Welcome to the latest installment of Flickchart Road Trip, in which I’m starting in Los Angeles and “driving” across country, watching one movie from each state and posting about it once a week. The new movie I watch will go up against five movies from that state I’ve already seen, chosen from five distinct spots on my own Flickchart. Although I won’t tell you where the new movie actually lands in my chart (I don’t like to add new movies until I’ve had a month to think about them), I’ll let you know how it fared among the five I’ve chosen. Thanks for riding shotgun!
It’s early October in North Dakota and I’m feeling about as isolated as I have at any point on this trip. So I figured, let’s make the isolation seem all the more acute by going to Scandinavia. Or, the closest facsimile you can find in North Dakota.
The city of Minot has a park devoted to Scandinavian heritage … which is not as surprising as the fact that the city of Minot has a neighborhood called “Upper Brooklyn.” Scandinavian Heritage Park is indeed in the Upper Brooklyn section of Minot, a city you can reach (and I did reach) by taking route 83 north from South Dakota. Other unlikely names of neighborhoods in Minot include Boston Heights and Bel Air. As it so happens, this is the 25th anniversary of said park, though the first building was not actually dedicated until two years later in 1990. However, I can still use that as a good excuse for coming.
Unlike those of other websites, our Top Ten lists are created from the empirical data of our global rankings.
Wikipedia defines “Americana” as “artifacts related to the history, geography, folklore, and cultural heritage of the United States,” with “patriotism and nostalgia playing a defining role in the subject.” With Independence Day upon us, it seems like a good time to look at some movies that explore American history and culture. In most cases, Americana celebrates that culture (whether it deserves celebration or not), which can make the genre often overly sentimental and nostalgic for a time and society that never really existed. It’s definitely a genre that tends towards rose-colored glasses. That said, this is a solid Top Ten – each of the films takes place in very specific times in American history and/or very specific and well-realized American locales, whether they uphold or question the American values they contain.
It’s the first of the month, which means there is a crazy amount of turnover on Netflix Instant Watch this week. There’s definitely something for everybody, take a look:
The Taking of Pelham One Two Three (1974 | Feb 6th | R)
Flickchart Ranking: #651
Sooner or later, everybody runs. Even if they’re one of the biggest movie stars on the face of the planet. For this edition of Reel Rumbles, grab your popcorn and prepare for the run of your life as we go on the lam with Harrison Ford and Tom Cruise in an attempt to prove their innocence (and cinematic superiority) with The Fugitive vs. Minority Report.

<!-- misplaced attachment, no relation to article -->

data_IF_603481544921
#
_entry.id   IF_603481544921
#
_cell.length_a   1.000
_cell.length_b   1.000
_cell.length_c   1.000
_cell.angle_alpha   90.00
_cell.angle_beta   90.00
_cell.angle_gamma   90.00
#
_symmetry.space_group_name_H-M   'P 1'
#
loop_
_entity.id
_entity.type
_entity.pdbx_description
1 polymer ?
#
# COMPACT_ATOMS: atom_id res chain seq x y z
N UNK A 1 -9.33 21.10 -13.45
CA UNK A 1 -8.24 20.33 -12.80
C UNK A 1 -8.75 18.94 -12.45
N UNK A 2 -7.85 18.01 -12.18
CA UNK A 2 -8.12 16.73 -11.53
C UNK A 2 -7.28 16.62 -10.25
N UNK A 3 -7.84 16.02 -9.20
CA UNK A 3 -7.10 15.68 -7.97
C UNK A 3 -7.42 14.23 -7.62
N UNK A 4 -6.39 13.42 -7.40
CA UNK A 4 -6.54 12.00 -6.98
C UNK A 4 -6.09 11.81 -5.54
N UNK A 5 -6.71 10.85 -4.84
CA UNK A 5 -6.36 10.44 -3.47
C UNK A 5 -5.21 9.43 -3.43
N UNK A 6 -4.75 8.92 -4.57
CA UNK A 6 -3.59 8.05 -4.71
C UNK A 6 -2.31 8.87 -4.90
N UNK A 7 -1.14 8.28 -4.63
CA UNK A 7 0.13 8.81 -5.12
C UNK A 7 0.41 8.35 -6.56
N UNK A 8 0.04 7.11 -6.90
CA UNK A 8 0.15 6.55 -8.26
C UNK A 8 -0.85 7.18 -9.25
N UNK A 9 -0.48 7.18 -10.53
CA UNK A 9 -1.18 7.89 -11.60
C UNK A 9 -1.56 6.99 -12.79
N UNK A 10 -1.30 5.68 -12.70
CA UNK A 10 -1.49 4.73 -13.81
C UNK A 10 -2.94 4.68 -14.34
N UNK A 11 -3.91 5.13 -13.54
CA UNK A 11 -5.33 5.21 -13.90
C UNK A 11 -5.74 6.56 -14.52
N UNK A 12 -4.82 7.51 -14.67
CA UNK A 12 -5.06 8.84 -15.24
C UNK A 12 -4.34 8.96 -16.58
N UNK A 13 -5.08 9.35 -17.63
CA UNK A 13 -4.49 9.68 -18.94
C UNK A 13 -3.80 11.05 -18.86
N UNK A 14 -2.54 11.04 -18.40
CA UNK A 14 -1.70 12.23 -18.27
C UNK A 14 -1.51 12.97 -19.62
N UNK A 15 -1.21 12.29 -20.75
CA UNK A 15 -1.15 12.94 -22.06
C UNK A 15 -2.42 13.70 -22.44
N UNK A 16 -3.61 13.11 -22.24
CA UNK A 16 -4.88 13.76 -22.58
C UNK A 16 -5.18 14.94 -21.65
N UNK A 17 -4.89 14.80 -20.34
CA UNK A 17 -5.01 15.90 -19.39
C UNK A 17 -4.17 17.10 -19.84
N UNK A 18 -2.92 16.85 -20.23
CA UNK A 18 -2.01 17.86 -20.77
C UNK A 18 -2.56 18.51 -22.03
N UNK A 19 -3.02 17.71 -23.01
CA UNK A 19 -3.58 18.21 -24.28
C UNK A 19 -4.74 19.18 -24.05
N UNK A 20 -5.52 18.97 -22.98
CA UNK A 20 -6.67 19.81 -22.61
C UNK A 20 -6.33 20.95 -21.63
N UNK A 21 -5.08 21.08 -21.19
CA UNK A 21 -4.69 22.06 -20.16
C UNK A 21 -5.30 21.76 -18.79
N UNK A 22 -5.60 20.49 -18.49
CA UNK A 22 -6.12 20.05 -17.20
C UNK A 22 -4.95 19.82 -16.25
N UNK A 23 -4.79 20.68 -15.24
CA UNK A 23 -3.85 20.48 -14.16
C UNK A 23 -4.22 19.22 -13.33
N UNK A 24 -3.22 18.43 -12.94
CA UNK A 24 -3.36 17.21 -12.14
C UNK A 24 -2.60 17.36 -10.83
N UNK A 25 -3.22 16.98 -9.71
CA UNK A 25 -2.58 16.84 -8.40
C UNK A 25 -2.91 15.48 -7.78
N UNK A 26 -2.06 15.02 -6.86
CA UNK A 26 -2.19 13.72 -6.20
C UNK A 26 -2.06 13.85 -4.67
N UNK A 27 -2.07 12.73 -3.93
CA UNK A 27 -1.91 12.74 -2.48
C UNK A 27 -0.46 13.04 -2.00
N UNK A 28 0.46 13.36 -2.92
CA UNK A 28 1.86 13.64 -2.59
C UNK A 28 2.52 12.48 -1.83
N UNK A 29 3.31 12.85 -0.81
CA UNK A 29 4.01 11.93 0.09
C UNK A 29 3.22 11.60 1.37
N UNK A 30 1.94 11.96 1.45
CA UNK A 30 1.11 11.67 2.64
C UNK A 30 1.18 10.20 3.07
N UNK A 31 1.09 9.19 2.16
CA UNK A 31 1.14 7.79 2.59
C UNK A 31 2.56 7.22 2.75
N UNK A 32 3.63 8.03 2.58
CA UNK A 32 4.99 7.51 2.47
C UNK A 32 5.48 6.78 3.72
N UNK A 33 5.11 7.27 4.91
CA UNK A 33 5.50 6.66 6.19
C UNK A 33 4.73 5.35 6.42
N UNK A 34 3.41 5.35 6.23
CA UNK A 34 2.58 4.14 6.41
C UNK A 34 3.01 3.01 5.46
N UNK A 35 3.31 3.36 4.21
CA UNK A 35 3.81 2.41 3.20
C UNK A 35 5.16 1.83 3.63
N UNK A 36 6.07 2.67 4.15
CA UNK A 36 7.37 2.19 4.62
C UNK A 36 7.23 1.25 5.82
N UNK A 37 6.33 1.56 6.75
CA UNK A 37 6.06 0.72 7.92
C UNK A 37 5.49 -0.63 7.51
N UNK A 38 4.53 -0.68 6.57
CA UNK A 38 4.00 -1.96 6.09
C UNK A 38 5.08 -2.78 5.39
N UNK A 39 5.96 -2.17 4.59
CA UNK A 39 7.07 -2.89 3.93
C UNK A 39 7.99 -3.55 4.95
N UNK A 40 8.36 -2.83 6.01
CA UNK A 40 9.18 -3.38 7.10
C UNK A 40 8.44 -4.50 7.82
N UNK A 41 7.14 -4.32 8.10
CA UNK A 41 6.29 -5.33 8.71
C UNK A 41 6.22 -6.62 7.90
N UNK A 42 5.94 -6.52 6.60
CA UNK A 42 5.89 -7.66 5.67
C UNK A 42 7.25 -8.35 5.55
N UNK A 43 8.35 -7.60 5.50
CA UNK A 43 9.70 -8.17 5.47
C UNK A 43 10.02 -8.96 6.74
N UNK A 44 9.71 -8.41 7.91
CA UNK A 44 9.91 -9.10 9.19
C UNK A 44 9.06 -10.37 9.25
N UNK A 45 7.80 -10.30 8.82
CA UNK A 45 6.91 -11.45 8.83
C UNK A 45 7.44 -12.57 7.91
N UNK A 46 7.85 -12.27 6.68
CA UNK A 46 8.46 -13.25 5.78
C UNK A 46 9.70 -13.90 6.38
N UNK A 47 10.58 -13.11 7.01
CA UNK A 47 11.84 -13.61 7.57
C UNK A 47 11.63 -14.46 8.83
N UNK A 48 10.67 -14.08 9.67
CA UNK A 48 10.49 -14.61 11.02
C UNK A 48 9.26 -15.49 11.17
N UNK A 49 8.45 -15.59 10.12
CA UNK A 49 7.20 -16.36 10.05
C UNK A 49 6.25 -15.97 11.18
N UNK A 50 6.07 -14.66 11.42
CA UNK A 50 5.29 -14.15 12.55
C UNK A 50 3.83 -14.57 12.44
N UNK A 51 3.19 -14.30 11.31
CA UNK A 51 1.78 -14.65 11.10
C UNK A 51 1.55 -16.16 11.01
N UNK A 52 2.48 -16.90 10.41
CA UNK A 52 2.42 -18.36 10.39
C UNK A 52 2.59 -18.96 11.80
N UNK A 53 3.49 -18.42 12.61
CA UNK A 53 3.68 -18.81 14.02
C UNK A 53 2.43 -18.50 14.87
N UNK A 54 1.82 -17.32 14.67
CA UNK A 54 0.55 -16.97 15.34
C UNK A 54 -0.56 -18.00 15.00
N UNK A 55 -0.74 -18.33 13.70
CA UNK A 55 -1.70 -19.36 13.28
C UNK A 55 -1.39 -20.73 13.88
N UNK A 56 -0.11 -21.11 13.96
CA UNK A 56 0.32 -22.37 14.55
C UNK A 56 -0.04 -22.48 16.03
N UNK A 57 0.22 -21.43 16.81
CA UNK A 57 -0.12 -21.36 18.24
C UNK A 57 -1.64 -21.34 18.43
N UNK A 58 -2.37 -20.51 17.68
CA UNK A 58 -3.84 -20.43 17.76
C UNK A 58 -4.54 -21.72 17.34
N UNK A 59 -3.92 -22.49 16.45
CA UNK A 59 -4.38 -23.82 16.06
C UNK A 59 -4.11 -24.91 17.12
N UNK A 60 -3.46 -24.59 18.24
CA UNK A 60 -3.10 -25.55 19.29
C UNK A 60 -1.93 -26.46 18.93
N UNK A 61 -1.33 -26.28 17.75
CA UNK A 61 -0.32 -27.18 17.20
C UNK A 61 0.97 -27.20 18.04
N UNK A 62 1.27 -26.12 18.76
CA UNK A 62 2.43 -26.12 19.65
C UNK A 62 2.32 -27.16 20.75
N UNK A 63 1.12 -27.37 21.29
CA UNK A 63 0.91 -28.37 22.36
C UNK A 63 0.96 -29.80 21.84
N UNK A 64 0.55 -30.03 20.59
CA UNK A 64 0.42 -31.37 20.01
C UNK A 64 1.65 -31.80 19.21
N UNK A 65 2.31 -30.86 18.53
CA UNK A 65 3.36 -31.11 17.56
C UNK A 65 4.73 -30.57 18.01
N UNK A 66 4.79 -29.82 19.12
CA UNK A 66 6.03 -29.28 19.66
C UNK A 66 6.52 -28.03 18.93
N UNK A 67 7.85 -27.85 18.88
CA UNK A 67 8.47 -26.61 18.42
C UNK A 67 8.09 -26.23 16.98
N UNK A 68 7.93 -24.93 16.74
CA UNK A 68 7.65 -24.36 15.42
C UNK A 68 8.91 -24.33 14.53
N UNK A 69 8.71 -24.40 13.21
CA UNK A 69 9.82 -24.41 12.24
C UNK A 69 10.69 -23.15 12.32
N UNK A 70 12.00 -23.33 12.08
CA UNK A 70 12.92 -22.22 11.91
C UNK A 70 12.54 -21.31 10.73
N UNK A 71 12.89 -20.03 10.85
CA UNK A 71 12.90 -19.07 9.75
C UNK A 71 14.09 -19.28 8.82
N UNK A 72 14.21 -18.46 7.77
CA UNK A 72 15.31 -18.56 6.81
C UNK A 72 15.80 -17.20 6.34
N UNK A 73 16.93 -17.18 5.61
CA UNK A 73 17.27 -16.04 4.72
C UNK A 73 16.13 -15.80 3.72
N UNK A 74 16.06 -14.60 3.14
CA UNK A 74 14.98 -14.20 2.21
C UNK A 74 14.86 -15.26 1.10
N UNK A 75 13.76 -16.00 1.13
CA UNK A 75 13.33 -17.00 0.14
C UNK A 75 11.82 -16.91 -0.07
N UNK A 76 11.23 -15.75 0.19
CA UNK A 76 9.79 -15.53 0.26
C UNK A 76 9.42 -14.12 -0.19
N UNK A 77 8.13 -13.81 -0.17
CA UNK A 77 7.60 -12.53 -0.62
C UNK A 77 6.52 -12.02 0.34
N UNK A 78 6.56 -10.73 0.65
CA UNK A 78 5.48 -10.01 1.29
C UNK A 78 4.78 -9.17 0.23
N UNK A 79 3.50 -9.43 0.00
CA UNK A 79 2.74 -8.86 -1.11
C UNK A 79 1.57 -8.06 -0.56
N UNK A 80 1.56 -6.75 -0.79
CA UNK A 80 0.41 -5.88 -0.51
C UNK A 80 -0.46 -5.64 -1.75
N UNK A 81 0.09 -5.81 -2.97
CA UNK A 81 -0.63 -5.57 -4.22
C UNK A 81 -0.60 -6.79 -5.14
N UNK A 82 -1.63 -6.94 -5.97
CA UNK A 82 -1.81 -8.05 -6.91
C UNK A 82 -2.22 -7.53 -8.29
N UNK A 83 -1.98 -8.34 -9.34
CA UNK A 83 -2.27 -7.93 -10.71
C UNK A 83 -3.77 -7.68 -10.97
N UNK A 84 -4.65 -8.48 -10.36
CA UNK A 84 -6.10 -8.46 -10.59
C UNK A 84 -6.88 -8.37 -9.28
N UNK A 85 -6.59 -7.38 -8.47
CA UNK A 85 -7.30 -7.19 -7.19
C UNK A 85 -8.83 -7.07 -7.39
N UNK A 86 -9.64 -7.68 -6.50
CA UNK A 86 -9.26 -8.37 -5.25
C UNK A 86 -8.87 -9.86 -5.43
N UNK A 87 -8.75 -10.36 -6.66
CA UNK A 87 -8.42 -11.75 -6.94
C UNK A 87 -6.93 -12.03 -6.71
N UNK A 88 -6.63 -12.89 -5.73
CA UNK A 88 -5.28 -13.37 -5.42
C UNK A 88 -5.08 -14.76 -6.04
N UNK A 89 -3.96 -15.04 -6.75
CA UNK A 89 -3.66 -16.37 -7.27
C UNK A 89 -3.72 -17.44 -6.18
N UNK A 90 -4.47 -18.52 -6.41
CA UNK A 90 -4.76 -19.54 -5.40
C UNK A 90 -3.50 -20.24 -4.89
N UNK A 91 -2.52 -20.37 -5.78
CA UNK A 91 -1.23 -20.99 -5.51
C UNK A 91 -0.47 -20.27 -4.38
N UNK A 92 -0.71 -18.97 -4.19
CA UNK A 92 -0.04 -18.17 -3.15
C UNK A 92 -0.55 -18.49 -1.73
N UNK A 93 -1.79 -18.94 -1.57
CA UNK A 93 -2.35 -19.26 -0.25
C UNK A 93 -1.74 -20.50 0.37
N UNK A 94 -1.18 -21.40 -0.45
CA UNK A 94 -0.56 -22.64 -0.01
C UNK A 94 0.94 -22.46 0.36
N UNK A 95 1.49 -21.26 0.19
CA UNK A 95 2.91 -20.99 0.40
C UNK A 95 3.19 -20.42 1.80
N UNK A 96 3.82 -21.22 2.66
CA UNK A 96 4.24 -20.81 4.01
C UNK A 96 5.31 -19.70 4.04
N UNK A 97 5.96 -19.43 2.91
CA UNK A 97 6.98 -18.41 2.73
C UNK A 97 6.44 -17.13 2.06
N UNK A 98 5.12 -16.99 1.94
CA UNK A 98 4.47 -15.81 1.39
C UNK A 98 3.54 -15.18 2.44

These two thrillers both feature a cinema superstar accused of murder and on the run from the law. One is a tense cat-and-mouse game between a surgeon out to find his wife’s real killer and the dogged U.S. Marshal on his tail; the other is set in the not-so-distant future, and features a law enforcement officer trying to clear himself of a murder that hasn’t even been committed yet. One is an almost unexpected masterwork from a director whose other best-known credits are the Steven Seagal vehicle Under Siege and a Coast Guard movie starring Ashton Kutcher. The other is a superb thriller-with-a-sci-fi-twist from one of cinema’s greatest living legends that, despite how great it is, somehow still doesn’t seem to quite match some of the director’s previous cinematic efforts.
So which is better? Run–don’t walk–into the Reel Rumbles ring and find out…
Here are this week’s new DVD, Blu-ray, and Netflix Instant Watch titles. Obviously, Thursday’s Avatar release is the highlight of the week but the overall slate of releases is strong as well. Select films will include their Flickchart global statistics (where available), as well as three direct links to rank the title against similar movies (one good, one average and one bad) to help nail down where the movie belongs on your chart.
Avatar – (Thursday, April 22 – Blu-Ray and DVD)
I broke a 32-month theater-free streak to see this one. Yeah, the tickets were free, but the effort of getting off the warm couch on a cold Midwestern Winter morning shows you the influence this one had on casual theater goers (I watch at least 2 movies a day, but usually from the comfort of my house). It’s a decent movie, but it’s going to be interesting to see how it plays on the small screen when you’ll focus more on the story than the visuals. You might want to exercise some caution buying this bare-bones disc, as a four-disc set is coming in November – although apparently there will be special codes in the box that will let you watch all the upcoming special features online over the coming months.